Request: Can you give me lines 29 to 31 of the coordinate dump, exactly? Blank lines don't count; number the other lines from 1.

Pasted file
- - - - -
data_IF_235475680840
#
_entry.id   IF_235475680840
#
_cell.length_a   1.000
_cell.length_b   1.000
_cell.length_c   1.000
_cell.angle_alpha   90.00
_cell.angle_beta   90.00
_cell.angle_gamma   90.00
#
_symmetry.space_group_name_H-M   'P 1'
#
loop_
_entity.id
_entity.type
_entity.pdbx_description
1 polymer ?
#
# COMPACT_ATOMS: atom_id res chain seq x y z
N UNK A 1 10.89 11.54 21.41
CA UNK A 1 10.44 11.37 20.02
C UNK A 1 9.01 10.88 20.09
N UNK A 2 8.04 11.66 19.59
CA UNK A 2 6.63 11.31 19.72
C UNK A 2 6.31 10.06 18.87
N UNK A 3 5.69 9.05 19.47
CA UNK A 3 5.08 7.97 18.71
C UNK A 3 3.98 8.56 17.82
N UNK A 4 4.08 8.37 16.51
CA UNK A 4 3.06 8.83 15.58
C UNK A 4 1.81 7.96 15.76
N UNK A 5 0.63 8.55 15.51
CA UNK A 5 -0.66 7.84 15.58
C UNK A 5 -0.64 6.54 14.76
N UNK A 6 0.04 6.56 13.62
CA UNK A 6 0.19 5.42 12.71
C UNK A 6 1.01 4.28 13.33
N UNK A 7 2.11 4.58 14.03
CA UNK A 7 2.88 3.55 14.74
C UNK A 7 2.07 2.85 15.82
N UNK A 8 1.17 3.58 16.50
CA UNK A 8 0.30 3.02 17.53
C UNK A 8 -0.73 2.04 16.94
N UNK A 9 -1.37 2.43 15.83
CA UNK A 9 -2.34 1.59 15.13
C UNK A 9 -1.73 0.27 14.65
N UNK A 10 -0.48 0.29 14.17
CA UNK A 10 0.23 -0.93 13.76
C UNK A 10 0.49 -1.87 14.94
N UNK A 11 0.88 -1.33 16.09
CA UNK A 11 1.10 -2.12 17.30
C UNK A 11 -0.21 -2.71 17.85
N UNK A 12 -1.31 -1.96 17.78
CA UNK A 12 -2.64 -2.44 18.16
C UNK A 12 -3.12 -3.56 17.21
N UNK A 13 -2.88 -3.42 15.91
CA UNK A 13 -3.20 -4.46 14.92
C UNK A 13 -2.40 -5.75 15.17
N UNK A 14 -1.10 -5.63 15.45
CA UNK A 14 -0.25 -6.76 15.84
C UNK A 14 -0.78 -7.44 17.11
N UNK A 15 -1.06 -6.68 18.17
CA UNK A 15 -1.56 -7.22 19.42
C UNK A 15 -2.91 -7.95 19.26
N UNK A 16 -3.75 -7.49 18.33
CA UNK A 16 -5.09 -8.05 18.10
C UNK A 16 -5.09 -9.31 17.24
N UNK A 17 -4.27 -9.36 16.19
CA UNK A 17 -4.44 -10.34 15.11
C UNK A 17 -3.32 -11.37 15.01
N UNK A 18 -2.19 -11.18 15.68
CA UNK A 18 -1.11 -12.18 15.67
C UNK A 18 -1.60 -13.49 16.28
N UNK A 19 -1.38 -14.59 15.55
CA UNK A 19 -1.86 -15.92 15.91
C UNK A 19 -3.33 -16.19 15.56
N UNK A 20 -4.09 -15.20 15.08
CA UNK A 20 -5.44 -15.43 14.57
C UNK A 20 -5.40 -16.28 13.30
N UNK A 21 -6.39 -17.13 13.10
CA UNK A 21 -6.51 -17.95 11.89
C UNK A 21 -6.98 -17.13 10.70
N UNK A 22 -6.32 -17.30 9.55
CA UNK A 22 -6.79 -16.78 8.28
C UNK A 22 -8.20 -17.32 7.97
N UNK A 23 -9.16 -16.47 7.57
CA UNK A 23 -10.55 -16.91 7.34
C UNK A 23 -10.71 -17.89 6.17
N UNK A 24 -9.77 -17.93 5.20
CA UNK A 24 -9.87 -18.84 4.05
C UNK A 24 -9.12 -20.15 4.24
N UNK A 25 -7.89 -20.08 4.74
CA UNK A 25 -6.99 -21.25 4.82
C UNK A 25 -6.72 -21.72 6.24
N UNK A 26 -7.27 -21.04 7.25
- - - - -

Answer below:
C UNK A 3 3.98 8.56 17.82
N UNK A 4 4.08 8.37 16.51
CA UNK A 4 3.06 8.83 15.58